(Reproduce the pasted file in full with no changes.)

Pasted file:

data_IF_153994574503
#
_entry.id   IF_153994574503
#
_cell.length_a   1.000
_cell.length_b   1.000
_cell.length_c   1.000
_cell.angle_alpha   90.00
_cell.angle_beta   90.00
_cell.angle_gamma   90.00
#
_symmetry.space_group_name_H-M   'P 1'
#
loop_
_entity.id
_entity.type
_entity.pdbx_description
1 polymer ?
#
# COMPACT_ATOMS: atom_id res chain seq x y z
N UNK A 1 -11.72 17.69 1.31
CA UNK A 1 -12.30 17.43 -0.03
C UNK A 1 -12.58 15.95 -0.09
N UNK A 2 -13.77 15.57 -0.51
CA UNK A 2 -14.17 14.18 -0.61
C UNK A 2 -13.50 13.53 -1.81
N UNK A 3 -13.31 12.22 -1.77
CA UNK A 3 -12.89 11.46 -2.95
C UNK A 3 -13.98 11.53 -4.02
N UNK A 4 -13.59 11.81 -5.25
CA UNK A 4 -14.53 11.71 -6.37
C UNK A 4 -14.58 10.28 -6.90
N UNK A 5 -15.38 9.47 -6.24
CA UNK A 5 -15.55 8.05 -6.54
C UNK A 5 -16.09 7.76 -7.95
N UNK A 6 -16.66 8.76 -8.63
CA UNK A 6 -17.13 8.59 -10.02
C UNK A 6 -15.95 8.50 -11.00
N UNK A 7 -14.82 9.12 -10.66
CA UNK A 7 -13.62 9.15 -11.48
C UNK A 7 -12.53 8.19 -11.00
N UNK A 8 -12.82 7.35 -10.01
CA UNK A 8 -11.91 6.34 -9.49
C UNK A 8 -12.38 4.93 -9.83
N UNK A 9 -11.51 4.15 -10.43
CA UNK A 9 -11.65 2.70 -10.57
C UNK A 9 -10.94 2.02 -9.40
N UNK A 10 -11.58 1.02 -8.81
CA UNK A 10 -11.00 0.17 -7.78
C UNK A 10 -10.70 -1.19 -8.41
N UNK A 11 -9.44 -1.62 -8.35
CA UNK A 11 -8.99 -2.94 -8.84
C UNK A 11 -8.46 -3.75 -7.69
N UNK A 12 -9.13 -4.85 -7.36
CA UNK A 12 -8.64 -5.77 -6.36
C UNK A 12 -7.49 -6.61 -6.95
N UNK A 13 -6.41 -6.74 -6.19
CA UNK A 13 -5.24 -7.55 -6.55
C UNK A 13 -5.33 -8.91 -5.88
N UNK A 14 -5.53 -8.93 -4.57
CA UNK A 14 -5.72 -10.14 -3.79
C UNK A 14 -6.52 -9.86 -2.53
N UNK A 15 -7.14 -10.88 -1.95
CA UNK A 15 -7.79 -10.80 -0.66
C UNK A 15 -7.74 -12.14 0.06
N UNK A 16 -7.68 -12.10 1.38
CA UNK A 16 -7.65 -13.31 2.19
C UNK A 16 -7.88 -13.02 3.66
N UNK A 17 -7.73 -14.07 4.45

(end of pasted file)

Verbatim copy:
data_IF_153994574503
#
_entry.id   IF_153994574503
#
_cell.length_a   1.000
_cell.length_b   1.000
_cell.length_c   1.000
_cell.angle_alpha   90.00
_cell.angle_beta   90.00
_cell.angle_gamma   90.00
#
_symmetry.space_group_name_H-M   'P 1'
#
loop_
_entity.id
_entity.type
_entity.pdbx_description
1 polymer ?
#
# COMPACT_ATOMS: atom_id res chain seq x y z
N UNK A 1 -11.72 17.69 1.31
CA UNK A 1 -12.30 17.43 -0.03
C UNK A 1 -12.58 15.95 -0.09
N UNK A 2 -13.77 15.57 -0.51
CA UNK A 2 -14.17 14.18 -0.61
C UNK A 2 -13.50 13.53 -1.81
N UNK A 3 -13.31 12.22 -1.77
CA UNK A 3 -12.89 11.46 -2.95
C UNK A 3 -13.98 11.53 -4.02
N UNK A 4 -13.59 11.81 -5.25
CA UNK A 4 -14.53 11.71 -6.37
C UNK A 4 -14.58 10.28 -6.90
N UNK A 5 -15.38 9.47 -6.24
CA UNK A 5 -15.55 8.05 -6.54
C UNK A 5 -16.09 7.76 -7.95
N UNK A 6 -16.66 8.76 -8.63
CA UNK A 6 -17.13 8.59 -10.02
C UNK A 6 -15.95 8.50 -11.00
N UNK A 7 -14.82 9.12 -10.66
CA UNK A 7 -13.62 9.15 -11.48
C UNK A 7 -12.53 8.19 -11.00
N UNK A 8 -12.82 7.35 -10.01
CA UNK A 8 -11.91 6.34 -9.49
C UNK A 8 -12.38 4.93 -9.83
N UNK A 9 -11.51 4.15 -10.43
CA UNK A 9 -11.65 2.70 -10.57
C UNK A 9 -10.94 2.02 -9.40
N UNK A 10 -11.58 1.02 -8.81
CA UNK A 10 -11.00 0.17 -7.78
C UNK A 10 -10.70 -1.19 -8.41
N UNK A 11 -9.44 -1.62 -8.35
CA UNK A 11 -8.99 -2.94 -8.84
C UNK A 11 -8.46 -3.75 -7.69
N UNK A 12 -9.13 -4.85 -7.36
CA UNK A 12 -8.64 -5.77 -6.36
C UNK A 12 -7.49 -6.61 -6.95
N UNK A 13 -6.41 -6.74 -6.19
CA UNK A 13 -5.24 -7.55 -6.55
C UNK A 13 -5.33 -8.91 -5.88
N UNK A 14 -5.53 -8.93 -4.57
CA UNK A 14 -5.72 -10.14 -3.79
C UNK A 14 -6.52 -9.86 -2.53
N UNK A 15 -7.14 -10.88 -1.95
CA UNK A 15 -7.79 -10.80 -0.66
C UNK A 15 -7.74 -12.14 0.06
N UNK A 16 -7.68 -12.10 1.38
CA UNK A 16 -7.65 -13.31 2.19
C UNK A 16 -7.88 -13.02 3.66
N UNK A 17 -7.73 -14.07 4.45